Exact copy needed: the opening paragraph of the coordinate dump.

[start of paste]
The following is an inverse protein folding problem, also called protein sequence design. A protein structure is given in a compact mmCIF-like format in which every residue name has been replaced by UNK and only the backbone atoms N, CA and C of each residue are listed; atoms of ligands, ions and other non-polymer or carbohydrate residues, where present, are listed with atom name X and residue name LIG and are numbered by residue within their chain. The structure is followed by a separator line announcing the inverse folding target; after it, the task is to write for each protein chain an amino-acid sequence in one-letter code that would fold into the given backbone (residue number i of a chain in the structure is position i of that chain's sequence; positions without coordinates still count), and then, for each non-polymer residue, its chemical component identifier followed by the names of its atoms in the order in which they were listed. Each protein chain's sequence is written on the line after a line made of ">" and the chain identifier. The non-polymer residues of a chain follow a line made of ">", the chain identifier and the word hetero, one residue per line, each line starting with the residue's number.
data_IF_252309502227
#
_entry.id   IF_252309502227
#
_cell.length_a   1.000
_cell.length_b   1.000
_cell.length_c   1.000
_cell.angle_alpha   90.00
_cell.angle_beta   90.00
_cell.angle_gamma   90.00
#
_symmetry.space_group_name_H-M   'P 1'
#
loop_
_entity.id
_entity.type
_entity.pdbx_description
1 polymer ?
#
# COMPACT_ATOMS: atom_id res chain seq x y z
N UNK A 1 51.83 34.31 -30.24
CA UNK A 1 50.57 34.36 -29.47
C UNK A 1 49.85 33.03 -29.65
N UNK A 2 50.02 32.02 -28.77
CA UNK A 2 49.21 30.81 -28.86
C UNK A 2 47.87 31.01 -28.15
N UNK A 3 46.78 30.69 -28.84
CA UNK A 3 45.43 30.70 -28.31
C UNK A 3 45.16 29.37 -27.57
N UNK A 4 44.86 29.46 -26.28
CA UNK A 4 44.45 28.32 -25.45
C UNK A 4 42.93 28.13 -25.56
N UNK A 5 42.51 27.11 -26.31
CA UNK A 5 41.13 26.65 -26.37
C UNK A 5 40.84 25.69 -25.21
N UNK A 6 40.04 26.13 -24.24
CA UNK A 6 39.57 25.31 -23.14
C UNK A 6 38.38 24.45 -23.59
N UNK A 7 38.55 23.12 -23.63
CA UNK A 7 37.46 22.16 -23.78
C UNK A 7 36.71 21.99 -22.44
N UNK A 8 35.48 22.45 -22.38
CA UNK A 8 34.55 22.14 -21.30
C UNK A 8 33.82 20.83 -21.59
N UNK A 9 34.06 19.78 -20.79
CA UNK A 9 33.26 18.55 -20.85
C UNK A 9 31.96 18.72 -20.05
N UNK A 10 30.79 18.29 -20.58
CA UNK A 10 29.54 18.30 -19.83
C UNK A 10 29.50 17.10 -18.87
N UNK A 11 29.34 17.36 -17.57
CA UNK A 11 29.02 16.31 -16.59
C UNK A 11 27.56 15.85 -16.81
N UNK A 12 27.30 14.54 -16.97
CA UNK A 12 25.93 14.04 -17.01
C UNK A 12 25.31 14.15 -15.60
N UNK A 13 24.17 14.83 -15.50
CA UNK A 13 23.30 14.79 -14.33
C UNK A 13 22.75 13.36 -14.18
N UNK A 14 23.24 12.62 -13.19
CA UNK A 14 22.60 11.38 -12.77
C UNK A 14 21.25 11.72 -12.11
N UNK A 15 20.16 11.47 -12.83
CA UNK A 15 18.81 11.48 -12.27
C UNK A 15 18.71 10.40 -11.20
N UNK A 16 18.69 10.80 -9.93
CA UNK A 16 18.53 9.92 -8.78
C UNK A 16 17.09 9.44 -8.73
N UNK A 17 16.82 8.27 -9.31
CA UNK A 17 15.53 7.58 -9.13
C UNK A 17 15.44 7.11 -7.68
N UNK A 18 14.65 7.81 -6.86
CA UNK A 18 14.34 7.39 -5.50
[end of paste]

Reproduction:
The following is an inverse protein folding problem, also called protein sequence design. A protein structure is given in a compact mmCIF-like format in which every residue name has been replaced by UNK and only the backbone atoms N, CA and C of each residue are listed; atoms of ligands, ions and other non-polymer or carbohydrate residues, where present, are listed with atom name X and residue name LIG and are numbered by residue within their chain. The structure is followed by a separator line announcing the inverse folding target; after it, the task is to write for each protein chain an amino-acid sequence in one-letter code that would fold into the given backbone (residue number i of a chain in the structure is position i of that chain's sequence; positions without coordinates still count), and then, for each non-polymer residue, its chemical component identifier followed by the names of its atoms in the order in which they were listed. Each protein chain's sequence is written on the line after a line made of ">" and the chain identifier. The non-polymer residues of a chain follow a line made of ">", the chain identifier and the word hetero, one residue per line, each line starting with the residue's number.